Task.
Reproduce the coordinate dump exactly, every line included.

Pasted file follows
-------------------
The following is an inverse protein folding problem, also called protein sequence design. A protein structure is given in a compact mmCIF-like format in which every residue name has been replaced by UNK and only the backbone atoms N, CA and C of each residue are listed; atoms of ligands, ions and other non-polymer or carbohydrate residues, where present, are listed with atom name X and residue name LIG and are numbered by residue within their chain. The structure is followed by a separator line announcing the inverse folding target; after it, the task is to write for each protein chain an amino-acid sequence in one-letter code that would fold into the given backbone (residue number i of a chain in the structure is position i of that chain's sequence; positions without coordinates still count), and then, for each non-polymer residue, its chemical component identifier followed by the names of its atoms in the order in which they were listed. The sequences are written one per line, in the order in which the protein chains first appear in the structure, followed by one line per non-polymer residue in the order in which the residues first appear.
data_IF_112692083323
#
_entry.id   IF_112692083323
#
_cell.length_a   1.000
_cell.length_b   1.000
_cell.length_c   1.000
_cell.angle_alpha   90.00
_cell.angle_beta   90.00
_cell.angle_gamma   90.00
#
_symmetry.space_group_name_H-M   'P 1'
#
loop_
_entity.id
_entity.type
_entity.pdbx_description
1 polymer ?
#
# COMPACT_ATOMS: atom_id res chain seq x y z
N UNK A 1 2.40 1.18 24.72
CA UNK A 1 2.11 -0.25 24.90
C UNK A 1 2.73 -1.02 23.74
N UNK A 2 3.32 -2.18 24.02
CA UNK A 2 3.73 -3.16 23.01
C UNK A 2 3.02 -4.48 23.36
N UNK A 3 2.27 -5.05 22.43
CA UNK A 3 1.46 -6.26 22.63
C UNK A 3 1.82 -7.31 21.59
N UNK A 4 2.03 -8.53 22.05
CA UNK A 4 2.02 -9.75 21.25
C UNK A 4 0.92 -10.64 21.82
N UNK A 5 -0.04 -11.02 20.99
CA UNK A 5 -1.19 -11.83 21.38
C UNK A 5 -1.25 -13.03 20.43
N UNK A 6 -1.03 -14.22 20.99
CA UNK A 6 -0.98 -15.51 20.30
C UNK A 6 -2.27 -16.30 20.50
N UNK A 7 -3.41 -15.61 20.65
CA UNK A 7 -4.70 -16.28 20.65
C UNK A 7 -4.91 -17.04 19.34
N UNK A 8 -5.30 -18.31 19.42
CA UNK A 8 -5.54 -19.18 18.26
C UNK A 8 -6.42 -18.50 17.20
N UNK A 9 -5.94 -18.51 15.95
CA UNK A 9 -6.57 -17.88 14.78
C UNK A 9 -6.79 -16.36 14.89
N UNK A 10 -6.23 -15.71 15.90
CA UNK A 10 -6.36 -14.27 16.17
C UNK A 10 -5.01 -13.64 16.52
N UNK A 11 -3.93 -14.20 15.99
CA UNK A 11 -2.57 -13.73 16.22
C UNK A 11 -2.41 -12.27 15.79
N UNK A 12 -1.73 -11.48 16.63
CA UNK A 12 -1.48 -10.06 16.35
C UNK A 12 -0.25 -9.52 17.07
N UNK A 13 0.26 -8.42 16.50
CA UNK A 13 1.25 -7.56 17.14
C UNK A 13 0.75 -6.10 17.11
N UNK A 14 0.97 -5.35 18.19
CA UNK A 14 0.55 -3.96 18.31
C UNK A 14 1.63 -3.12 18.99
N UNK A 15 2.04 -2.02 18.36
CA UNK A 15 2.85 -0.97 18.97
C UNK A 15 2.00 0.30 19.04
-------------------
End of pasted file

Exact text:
The following is an inverse protein folding problem, also called protein sequence design. A protein structure is given in a compact mmCIF-like format in which every residue name has been replaced by UNK and only the backbone atoms N, CA and C of each residue are listed; atoms of ligands, ions and other non-polymer or carbohydrate residues, where present, are listed with atom name X and residue name LIG and are numbered by residue within their chain. The structure is followed by a separator line announcing the inverse folding target; after it, the task is to write for each protein chain an amino-acid sequence in one-letter code that would fold into the given backbone (residue number i of a chain in the structure is position i of that chain's sequence; positions without coordinates still count), and then, for each non-polymer residue, its chemical component identifier followed by the names of its atoms in the order in which they were listed. The sequences are written one per line, in the order in which the protein chains first appear in the structure, followed by one line per non-polymer residue in the order in which the residues first appear.
data_IF_112692083323
#
_entry.id   IF_112692083323
#
_cell.length_a   1.000
_cell.length_b   1.000
_cell.length_c   1.000
_cell.angle_alpha   90.00
_cell.angle_beta   90.00
_cell.angle_gamma   90.00
#
_symmetry.space_group_name_H-M   'P 1'
#
loop_
_entity.id
_entity.type
_entity.pdbx_description
1 polymer ?
#
# COMPACT_ATOMS: atom_id res chain seq x y z
N UNK A 1 2.40 1.18 24.72
CA UNK A 1 2.11 -0.25 24.90
C UNK A 1 2.73 -1.02 23.74
N UNK A 2 3.32 -2.18 24.02
CA UNK A 2 3.73 -3.16 23.01
C UNK A 2 3.02 -4.48 23.36
N UNK A 3 2.27 -5.05 22.43
CA UNK A 3 1.46 -6.26 22.63
C UNK A 3 1.82 -7.31 21.59
N UNK A 4 2.03 -8.53 22.05
CA UNK A 4 2.02 -9.75 21.25
C UNK A 4 0.92 -10.64 21.82
N UNK A 5 -0.04 -11.02 20.99
CA UNK A 5 -1.19 -11.83 21.38
C UNK A 5 -1.25 -13.03 20.43
N UNK A 6 -1.03 -14.22 20.99
CA UNK A 6 -0.98 -15.51 20.30
C UNK A 6 -2.27 -16.30 20.50
N UNK A 7 -3.41 -15.61 20.65
CA UNK A 7 -4.70 -16.28 20.65
C UNK A 7 -4.91 -17.04 19.34
N UNK A 8 -5.30 -18.31 19.42
CA UNK A 8 -5.54 -19.18 18.26
C UNK A 8 -6.42 -18.50 17.20
N UNK A 9 -5.94 -18.51 15.95
CA UNK A 9 -6.57 -17.88 14.78
C UNK A 9 -6.79 -16.36 14.89
N UNK A 10 -6.23 -15.71 15.90
CA UNK A 10 -6.36 -14.27 16.17
C UNK A 10 -5.01 -13.64 16.52
N UNK A 11 -3.93 -14.20 15.99
CA UNK A 11 -2.57 -13.73 16.22
C UNK A 11 -2.41 -12.27 15.79
N UNK A 12 -1.73 -11.48 16.63
CA UNK A 12 -1.48 -10.06 16.35
C UNK A 12 -0.25 -9.52 17.07
N UNK A 13 0.26 -8.42 16.50
CA UNK A 13 1.25 -7.56 17.14
C UNK A 13 0.75 -6.10 17.11
N UNK A 14 0.97 -5.35 18.19
CA UNK A 14 0.55 -3.96 18.31
C UNK A 14 1.63 -3.12 18.99
N UNK A 15 2.04 -2.02 18.36
CA UNK A 15 2.85 -0.97 18.97
C UNK A 15 2.00 0.30 19.04